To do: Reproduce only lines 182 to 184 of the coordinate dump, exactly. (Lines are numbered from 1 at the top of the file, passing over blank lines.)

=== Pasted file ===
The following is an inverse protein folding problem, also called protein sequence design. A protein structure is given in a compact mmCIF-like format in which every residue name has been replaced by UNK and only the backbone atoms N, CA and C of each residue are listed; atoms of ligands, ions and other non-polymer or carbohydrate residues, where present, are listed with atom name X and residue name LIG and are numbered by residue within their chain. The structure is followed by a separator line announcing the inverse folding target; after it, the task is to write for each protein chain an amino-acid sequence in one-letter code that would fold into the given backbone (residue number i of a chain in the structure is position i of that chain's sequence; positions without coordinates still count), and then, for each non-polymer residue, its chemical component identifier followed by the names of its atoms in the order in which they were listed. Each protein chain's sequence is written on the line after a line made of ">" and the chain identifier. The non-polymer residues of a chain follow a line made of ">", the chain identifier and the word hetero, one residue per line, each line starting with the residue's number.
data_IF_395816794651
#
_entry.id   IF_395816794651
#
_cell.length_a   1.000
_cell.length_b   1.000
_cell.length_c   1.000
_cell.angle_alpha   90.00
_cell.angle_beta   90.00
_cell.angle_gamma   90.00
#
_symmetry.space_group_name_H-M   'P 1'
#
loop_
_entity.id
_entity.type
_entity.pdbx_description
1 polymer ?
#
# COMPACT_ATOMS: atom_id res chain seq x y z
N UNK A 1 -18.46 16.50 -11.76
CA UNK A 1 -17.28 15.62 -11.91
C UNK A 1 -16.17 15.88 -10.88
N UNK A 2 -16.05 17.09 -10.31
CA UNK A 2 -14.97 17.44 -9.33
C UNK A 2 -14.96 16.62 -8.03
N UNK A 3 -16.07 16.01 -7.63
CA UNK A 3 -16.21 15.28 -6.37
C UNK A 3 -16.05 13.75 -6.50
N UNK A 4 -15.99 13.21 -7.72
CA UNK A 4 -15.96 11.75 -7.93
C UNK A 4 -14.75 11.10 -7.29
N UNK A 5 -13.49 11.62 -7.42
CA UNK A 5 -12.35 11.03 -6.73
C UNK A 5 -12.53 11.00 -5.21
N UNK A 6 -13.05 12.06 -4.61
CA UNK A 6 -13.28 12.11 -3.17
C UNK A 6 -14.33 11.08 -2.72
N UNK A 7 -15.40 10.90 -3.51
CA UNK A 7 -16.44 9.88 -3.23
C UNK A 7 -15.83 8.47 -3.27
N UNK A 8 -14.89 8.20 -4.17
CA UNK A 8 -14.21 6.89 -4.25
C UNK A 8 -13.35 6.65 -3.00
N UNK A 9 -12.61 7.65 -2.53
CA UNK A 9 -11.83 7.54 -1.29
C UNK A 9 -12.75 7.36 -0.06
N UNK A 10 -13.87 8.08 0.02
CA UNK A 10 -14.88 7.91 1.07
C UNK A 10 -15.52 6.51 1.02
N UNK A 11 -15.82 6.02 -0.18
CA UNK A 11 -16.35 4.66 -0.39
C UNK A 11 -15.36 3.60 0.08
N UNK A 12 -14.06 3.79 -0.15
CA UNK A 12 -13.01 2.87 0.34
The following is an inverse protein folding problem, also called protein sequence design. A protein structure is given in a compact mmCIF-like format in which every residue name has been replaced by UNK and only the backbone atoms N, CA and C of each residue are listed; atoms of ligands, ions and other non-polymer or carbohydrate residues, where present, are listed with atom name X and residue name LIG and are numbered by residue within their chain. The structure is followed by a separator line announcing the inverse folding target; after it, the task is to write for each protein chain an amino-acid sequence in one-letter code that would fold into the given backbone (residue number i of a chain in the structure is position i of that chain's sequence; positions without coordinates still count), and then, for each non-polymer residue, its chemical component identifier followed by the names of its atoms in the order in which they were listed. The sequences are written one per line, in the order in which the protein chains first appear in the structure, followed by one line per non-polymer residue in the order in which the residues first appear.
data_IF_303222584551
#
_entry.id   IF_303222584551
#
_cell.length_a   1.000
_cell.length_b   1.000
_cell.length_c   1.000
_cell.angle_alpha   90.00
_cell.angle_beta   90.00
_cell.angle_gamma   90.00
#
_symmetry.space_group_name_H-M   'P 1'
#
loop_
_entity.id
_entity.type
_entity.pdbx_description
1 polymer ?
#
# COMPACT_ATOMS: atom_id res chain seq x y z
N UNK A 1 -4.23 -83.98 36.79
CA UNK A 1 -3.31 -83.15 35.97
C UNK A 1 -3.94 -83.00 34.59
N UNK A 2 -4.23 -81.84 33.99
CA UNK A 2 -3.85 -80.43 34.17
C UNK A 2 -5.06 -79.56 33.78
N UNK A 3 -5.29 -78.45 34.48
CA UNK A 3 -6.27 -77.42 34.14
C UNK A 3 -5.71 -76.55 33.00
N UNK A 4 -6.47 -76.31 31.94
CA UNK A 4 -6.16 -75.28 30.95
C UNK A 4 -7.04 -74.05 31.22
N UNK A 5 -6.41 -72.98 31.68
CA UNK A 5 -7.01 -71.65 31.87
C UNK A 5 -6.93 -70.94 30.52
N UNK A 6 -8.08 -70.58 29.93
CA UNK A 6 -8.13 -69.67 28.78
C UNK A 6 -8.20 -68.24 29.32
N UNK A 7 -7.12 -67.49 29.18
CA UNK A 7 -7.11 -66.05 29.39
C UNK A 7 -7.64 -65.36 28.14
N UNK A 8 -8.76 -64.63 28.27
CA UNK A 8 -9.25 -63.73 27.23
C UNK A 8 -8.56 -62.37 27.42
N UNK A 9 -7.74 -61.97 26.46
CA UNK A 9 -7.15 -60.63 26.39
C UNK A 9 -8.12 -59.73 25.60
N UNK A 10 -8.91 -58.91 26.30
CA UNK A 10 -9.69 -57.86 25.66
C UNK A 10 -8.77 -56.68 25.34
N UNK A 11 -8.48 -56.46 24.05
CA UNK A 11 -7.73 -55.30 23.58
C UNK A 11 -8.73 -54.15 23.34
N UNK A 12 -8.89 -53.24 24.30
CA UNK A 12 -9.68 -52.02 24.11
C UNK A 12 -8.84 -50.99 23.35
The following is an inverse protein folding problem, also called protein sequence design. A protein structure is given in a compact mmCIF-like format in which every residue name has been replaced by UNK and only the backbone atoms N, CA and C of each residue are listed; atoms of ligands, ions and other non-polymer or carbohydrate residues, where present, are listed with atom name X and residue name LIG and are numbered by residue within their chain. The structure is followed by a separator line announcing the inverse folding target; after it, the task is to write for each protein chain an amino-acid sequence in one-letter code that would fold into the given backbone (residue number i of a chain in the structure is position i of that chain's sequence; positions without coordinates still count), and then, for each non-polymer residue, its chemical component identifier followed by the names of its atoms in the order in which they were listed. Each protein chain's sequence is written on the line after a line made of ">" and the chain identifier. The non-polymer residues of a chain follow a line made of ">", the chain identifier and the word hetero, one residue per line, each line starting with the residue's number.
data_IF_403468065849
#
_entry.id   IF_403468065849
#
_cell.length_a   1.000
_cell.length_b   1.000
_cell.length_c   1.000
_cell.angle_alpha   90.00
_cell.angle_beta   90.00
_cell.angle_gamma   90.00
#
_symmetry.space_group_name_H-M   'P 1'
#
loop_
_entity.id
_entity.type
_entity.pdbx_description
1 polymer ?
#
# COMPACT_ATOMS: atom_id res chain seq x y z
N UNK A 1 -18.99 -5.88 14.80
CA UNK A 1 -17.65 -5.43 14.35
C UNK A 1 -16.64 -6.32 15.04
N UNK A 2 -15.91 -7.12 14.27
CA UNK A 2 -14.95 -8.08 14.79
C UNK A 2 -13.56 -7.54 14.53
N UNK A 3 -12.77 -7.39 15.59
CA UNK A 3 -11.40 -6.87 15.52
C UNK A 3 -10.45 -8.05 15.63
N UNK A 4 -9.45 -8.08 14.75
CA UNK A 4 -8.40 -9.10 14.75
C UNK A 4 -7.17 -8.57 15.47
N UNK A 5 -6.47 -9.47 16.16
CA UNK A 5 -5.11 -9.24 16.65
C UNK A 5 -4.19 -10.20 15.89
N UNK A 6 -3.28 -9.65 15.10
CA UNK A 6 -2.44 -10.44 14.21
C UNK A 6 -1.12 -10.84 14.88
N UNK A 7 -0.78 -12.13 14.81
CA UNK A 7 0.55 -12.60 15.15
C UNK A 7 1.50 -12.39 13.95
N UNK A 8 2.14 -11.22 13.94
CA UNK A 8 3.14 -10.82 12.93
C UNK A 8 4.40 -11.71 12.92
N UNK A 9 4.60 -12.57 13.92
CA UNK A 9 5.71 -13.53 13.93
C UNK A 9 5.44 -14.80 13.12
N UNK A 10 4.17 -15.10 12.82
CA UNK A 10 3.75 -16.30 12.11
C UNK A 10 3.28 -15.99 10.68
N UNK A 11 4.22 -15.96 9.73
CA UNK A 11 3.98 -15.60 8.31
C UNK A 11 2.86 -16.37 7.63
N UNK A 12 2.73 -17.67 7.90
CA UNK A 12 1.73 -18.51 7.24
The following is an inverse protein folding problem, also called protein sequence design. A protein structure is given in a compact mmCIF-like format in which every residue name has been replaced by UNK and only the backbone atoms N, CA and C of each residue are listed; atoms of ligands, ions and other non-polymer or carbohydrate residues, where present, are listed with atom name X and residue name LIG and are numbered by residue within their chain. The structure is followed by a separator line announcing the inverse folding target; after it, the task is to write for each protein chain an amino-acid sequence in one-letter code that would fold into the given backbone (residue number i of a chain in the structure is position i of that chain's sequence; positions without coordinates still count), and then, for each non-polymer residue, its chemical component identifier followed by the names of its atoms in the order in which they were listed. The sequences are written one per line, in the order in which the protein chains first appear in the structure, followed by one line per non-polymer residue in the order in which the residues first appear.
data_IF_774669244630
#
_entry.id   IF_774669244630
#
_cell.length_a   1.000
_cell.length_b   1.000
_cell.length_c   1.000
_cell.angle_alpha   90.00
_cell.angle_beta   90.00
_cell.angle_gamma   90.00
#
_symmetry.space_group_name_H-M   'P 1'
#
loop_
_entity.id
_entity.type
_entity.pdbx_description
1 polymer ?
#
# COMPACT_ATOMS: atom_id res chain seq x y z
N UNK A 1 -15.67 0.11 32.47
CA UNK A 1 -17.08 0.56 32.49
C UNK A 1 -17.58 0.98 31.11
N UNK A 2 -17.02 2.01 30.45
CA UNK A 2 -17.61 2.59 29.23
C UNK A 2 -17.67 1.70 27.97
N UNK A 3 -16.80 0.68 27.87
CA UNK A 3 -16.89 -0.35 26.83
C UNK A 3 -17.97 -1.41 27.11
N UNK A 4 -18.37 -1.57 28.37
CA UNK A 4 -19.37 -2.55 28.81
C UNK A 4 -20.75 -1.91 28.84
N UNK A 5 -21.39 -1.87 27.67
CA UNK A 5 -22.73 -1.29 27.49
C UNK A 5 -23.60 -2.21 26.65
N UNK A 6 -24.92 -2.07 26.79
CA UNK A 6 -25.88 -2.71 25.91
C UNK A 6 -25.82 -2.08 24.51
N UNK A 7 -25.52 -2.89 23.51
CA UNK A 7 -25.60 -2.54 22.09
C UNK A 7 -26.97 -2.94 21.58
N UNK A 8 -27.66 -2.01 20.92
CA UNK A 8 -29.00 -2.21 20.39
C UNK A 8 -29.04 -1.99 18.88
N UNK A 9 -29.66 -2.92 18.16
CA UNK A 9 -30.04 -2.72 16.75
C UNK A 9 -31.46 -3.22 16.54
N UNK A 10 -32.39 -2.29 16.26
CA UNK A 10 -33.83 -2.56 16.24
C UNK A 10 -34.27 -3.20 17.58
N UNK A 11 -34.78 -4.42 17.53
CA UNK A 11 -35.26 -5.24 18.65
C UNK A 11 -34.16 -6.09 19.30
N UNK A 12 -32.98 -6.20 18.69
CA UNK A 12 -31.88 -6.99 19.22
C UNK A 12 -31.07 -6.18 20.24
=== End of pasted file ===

_symmetry.space_group_name_H-M   'P 1'
#
loop_